Banking and Finance
Business Restructuring & Bankruptcy
Estates and Trusts
Non-Profit and Religious Organizations
Real Estate and Land Use
News & Press Releases
Tax eAlert: Year-End Individual Income Tax Planning Considerations
Remember to revise the amount you contribute through your employer's
health care flexible spending account
Beginning in 2011, you can no longer set aside amounts to get tax-free reimbursements for over-the-counter drugs, such as aspirin, cold medicine, and antacids.
Consider converting your traditional IRA into a
The conversion will generate income that will be taxable at your election: (1) all in 2010 - take advantage of lower tax rates and pay the tax in April 2011, or (2) in equal amounts in 2011 and 2012 - defer payment of tax until future years, paying half in April 2012 and half in April 2013. With the market down and income tax rates scheduled to rise, converting now may mean you pay lower income taxes overall.
Don't forget to take
required minimum distributions
from your IRA or 401(k) plan if you have reached age 70 1/2.
Congress provided a one-year free pass, and no required minimum distributions were required in 2009. But in 2010, they are once again required. If you do not take a required withdrawal, you may be subject to a 50 percent penalty on the amount not withdrawn. If you turned age 70 1/2 in 2010, you can delay the required withdrawal until 2011, when you must take both your 2010 and 2011 withdrawals. The double withdrawal in 2011 may push you into a higher income tax bracket or have a detrimental impact on income tax deductions.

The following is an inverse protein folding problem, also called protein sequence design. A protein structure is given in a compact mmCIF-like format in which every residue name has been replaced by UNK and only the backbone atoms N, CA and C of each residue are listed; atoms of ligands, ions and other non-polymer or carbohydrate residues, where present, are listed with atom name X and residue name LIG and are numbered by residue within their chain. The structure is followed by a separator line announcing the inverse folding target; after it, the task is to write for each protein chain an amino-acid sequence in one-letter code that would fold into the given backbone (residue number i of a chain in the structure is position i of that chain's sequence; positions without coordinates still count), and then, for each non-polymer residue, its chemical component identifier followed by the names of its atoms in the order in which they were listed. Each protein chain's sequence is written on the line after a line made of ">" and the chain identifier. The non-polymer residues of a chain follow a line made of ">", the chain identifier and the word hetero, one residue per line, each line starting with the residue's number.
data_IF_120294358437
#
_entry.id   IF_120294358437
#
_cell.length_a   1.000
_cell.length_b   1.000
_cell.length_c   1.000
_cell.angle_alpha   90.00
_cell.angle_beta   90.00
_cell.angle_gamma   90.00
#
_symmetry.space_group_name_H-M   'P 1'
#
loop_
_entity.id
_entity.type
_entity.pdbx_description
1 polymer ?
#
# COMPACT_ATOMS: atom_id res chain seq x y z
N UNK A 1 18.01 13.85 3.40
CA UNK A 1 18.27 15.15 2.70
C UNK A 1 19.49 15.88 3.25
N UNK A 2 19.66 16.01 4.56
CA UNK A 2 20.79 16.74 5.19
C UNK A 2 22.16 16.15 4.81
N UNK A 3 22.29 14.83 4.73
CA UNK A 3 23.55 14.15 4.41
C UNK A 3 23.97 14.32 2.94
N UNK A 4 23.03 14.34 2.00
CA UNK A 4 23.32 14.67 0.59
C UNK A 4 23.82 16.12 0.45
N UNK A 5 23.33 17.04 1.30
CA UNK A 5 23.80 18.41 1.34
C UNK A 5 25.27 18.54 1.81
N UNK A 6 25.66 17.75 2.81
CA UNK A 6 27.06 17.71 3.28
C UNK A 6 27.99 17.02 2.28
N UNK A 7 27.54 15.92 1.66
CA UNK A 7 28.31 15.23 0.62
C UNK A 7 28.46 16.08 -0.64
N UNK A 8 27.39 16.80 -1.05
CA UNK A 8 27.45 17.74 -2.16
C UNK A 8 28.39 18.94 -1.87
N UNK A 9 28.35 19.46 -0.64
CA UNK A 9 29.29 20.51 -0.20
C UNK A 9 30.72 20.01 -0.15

qualified small business stock
before the end of this year.
There is no tax on gain from the sale of such stock if it is: (1) purchased after September 27, 2010, and before January 1, 2011, and (2) held for more than five years. The stock must be issued by a C corporation with total gross assets of $50 million or less and several other technical requirements must be met.
energy saving improvements
to your home to qualify for a 30 percent tax credit.
Putting in extra insulation, installing qualifying windows or doors, or upgrading to a high-efficiency furnace can qualify you for a tax credit equal to 30 percent of the improvement cost (installation and other labor costs do not qualify), up to a $1,500 tax credit - the maximum combined total for 2009 and 2010 energy saving improvements. This tax credit is scheduled to expire after December 31, 2010. Energy-generating home improvements (such as solar electric panels or solar hot water heaters) will get you an even bigger tax credit... and that credit is scheduled to continue through 2016.
Related Practice Areas
Return to Articles
Pay My Statement
Sussman Shank LLP
1000 Southwest Broadway, Suite 1400, Portland, Oregon 97205